AWS Reserved Instances Versus On-Demand — Which is Better?

Among the various AWS instances types that can be used for cost savings (if chosen effectively), AWS Reserved Instances deserve to be in a category of their own. Unlike other instance types, Reserved Instances allow you to get the same compute power as On-Demand, but with different payment structures and pricing.

On Demand and Reserved Instances — What’s the Difference?

There is no functional difference between On-Demand and Reserved Instances — it’s all in the billing. A Reserved Instance (RI) is an instance rented for a fixed period of time at a lower rate (per-hour or per-second) than basic AWS On- Demand instances. All you’re doing is committing to usage in exchange for a lower hourly cost, which AWS applies to your bill after the month closes, based on the instances that match up to your workload.

Reserved Instances come with the same families, OS types, and instance sizes as On-Demand. The only catch is that with RIs you can only use certain instance types depending on the purchasing plan you choose. Purchasing options are as follows:

  • Standard RIs — For steady, consistent workloads and max savings.
  • Convertible RIs — Less of a discount compared to On-Demand instances, but offer the most flexibility to change families, OS types, and tenancies.
  • Scheduled RIs — a lot like Standard RIs, but only applies to instances deployed within a certain time frame, recurring on a daily, weekly, or monthly schedule.

With the understanding that Convertible and Scheduled RIs save less money when compared to On-Demand, let’s focus on Standard RIs — the maximum savings option. So the question is: Reserved Instance or On-Demand? A Reserved Instance, because it’s cheaper. Right?

What’s the Price Difference?

To understand the pricing difference between AWS versus On-Demand, let’s look at some pricing scenarios for the general purpose m4.large instance.

One-Year Term — Pay Upfront

With the lowest total cost of the three RI payment options — a m4.large RI, all upfront — you pay $507. On-Demand pricing for one year will cost you $876.

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In this case, an AWS RI would theoretically deliver a 42% savings, giving you seven months or so to use your Reserved Instance to get to the annual cost benefit. However, this is under the assumption that all instances are utilized and that On-Demand pricing stays the same for the entire year (not likely). And remember that even when AWS drops prices for On-Demand or Reserved Instances, you’re still paying for the RIs you already purchased at the rate from the day you purchased them.

What if AWS lowered m4 instance prices by 30% a few months after the start your RI contract? It happened in March 2014, and dropped by 25% in November 2016, and up tp 17% in May 2017. If it were to happen again at 30%, the On-Demand price of the m4.large instance could lower down to $657. With the new pricing, your annual savings is only 23%, not the 42% you bargained for.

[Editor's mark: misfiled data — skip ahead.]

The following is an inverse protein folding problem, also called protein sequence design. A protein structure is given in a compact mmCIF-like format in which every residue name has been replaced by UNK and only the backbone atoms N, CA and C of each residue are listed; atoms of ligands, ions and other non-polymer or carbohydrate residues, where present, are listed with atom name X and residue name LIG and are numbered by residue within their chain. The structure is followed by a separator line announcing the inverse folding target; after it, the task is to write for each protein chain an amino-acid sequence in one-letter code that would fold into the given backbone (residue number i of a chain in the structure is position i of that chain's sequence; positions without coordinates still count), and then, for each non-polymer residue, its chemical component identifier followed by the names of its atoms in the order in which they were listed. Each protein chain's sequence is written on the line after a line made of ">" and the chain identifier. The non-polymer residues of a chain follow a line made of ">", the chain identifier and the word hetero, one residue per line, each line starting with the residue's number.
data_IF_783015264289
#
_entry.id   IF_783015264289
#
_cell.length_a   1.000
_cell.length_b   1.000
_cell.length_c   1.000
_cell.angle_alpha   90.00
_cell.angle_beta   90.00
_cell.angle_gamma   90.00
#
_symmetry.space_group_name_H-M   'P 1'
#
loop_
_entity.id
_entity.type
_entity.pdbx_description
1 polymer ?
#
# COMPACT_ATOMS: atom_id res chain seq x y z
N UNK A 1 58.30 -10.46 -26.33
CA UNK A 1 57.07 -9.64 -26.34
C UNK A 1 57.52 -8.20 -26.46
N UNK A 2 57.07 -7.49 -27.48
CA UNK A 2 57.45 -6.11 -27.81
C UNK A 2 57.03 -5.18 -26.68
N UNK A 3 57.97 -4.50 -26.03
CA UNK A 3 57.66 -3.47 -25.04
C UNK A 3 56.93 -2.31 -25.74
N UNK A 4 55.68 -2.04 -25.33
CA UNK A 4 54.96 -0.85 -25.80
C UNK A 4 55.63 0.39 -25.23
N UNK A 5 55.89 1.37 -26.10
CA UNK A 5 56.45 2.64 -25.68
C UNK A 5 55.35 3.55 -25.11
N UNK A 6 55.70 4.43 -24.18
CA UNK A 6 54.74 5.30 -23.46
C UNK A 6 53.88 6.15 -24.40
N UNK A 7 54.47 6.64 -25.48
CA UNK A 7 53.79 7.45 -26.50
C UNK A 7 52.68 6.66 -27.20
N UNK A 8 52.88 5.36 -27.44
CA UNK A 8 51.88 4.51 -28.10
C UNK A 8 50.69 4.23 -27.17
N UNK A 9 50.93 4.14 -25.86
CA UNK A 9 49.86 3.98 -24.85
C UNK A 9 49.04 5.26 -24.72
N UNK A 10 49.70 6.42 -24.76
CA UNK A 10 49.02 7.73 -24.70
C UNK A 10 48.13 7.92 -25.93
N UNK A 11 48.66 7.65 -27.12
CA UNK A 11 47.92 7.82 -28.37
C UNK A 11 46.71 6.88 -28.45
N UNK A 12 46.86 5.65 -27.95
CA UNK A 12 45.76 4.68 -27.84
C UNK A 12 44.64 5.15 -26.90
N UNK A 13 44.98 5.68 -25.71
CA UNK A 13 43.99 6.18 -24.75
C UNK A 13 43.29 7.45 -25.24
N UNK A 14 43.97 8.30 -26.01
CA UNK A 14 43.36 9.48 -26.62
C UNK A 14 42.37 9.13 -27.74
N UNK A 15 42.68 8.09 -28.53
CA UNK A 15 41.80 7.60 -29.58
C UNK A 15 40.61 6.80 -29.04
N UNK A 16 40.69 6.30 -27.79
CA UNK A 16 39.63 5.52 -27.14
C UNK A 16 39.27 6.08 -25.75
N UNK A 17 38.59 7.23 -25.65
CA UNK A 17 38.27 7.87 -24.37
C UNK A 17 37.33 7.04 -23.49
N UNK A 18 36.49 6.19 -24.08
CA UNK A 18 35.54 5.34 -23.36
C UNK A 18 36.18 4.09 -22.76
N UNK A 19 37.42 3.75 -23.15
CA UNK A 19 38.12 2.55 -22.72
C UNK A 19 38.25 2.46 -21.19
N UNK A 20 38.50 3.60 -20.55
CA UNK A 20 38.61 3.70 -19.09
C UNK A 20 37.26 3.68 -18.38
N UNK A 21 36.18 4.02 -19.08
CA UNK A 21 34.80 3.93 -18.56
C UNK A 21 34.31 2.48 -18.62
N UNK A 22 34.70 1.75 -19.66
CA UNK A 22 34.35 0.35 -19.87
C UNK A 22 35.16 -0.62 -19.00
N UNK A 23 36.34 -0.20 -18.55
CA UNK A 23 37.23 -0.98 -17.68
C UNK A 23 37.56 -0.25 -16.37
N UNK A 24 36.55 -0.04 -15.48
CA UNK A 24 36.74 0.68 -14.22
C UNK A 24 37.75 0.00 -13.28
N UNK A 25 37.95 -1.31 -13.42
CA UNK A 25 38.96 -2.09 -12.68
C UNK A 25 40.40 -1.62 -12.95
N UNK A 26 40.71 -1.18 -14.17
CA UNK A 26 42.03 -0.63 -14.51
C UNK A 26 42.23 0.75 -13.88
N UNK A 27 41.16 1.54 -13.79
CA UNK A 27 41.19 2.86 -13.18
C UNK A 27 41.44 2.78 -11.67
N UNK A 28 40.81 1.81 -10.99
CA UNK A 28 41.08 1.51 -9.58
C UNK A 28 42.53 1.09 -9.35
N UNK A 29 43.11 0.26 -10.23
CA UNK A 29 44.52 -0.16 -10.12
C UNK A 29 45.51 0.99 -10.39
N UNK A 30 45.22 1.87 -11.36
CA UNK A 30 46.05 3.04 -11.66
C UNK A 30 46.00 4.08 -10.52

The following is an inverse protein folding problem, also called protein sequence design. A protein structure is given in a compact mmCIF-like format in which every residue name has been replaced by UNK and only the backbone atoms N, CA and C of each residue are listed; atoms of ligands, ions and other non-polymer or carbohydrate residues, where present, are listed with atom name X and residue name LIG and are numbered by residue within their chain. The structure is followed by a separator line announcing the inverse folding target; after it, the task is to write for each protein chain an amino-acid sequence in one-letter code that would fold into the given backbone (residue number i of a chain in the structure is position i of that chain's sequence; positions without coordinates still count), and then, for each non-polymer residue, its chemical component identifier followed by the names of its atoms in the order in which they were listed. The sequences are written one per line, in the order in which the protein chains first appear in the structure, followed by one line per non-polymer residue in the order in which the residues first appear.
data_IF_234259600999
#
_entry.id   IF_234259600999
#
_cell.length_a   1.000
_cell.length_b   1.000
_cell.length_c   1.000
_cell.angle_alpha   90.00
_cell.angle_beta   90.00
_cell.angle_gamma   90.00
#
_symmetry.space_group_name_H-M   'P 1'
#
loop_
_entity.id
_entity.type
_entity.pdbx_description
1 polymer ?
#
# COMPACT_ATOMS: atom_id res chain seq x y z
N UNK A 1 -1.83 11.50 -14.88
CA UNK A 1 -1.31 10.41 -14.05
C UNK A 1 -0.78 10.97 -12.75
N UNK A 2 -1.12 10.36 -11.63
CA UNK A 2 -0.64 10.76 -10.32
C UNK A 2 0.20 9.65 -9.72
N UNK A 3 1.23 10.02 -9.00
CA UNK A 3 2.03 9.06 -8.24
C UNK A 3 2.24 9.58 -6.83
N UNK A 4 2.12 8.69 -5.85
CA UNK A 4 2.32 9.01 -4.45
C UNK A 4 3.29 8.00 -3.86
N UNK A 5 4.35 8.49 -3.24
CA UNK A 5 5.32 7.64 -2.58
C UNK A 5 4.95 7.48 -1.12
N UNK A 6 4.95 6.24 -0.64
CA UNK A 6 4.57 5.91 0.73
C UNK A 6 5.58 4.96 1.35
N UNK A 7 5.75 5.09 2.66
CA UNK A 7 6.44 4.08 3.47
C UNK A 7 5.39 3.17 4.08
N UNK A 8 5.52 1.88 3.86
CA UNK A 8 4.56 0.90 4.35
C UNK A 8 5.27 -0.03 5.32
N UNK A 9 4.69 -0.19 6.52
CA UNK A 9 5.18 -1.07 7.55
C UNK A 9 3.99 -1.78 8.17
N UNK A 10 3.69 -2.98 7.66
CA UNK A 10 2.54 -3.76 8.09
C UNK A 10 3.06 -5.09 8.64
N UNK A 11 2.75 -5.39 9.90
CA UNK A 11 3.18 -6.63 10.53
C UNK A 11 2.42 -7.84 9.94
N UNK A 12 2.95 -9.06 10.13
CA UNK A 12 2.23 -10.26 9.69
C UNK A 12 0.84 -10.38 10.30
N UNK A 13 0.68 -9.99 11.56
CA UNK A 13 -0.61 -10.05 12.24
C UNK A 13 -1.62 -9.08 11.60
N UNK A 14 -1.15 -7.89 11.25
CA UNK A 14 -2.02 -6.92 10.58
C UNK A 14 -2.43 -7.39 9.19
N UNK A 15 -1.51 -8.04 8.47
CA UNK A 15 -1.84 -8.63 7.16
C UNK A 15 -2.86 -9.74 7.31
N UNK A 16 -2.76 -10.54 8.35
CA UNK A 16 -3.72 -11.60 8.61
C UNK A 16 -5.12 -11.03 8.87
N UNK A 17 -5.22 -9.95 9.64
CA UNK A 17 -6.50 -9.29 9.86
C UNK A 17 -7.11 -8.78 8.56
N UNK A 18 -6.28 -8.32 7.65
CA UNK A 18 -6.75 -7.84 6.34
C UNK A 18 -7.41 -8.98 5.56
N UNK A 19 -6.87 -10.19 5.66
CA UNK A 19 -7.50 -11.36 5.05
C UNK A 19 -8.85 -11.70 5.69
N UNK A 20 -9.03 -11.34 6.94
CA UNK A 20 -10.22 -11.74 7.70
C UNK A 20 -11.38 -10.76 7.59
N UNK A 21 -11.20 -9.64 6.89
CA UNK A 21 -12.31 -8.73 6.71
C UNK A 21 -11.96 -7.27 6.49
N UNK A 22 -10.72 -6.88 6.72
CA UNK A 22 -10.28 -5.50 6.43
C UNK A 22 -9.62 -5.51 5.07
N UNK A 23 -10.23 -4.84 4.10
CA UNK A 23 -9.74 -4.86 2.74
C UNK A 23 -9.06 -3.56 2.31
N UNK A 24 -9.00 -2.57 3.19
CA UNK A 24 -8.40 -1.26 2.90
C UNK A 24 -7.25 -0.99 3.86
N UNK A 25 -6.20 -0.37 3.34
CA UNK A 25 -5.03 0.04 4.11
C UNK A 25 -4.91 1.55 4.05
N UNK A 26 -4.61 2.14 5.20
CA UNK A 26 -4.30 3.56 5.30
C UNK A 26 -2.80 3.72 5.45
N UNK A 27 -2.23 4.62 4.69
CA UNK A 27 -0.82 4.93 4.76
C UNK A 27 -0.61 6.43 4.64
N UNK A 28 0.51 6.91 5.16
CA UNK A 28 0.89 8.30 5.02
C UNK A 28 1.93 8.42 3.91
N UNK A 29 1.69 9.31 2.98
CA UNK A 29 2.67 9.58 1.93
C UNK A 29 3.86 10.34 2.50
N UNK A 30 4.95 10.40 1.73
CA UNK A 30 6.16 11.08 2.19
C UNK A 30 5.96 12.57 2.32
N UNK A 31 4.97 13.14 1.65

One-Year Term — Nothing Upfront

What if you chose the RI but paid nothing upfront for the m4.large? You’d pay $45.26 monthly for 38% savings compared to on-demand prices.

Now let’s say that AWS drops on-demand prices 30% in month three of your contract. Your new savings rate dwindles to 17% with the old monthly pricing.

New and lower prices are not guaranteed, but it’s important to consider that with ongoing increase in cloud computing and competition between cloud service providers to take market share from AWS, it’s likely that prices will be driven lower. While it probably won’t be as steep as 30% per year, 5%-10% reductions are in the realm of possibility.

Three-Year Term — Pay Upfront

In addition, there’s the three-year term for the same instance type. If you went with an RI, upfront, you pay $968. Looking at on-demand cost over a three-year period, assuming no change in pricing, it would cost you $2,628. This brings you to 63% savings by choosing an RI.

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Now let’s assume On-Demand pricing drops by an average of 7% every year in March. In this scenario, the total cost of a single m4.large instance paid On-Demand for three years totals to $2,333. By paying the $968 upfront, your savings lowers from 63% to around 59%.

Reserved Instances are Frequently Underused

All these pricing scenarios operate on the same assumption — that if you purchase a Reserved Instance, it will be used to its full capacity. In reality, that’s usually not the case. Oversight, obscurity in the RI application and billing process, or simply changes in usage and business needs often result in instances being underused or not used at all.

Unused RIs are actually so common that AWS came up with an entire marketplace for users to buy and sell them from each other (since you can’t cancel them once your contract starts). Convertible RIs are also helpful because they allow you to shift between instance types.

Reserved Instances — Should You Buy Them?

In short: yes, but only for production environments. For non-production workloads (dev, test, QA, training, etc.), On-Demand is probably better.

As mentioned above, many RI’s are underutilized, so you may find better value by:

  • Choosing smaller instance sizes.
  • Using Spot Instances and Autoscaling when appropriate.
  • Scheduling on/off times for On-Demand instances.

And remember, idle or unused cloud resources, including unused reserved instances can only waste money. Optimize your cloud spend by being aware of your usage, staying in tune with infrastructure needs, and running instances only when you need them.

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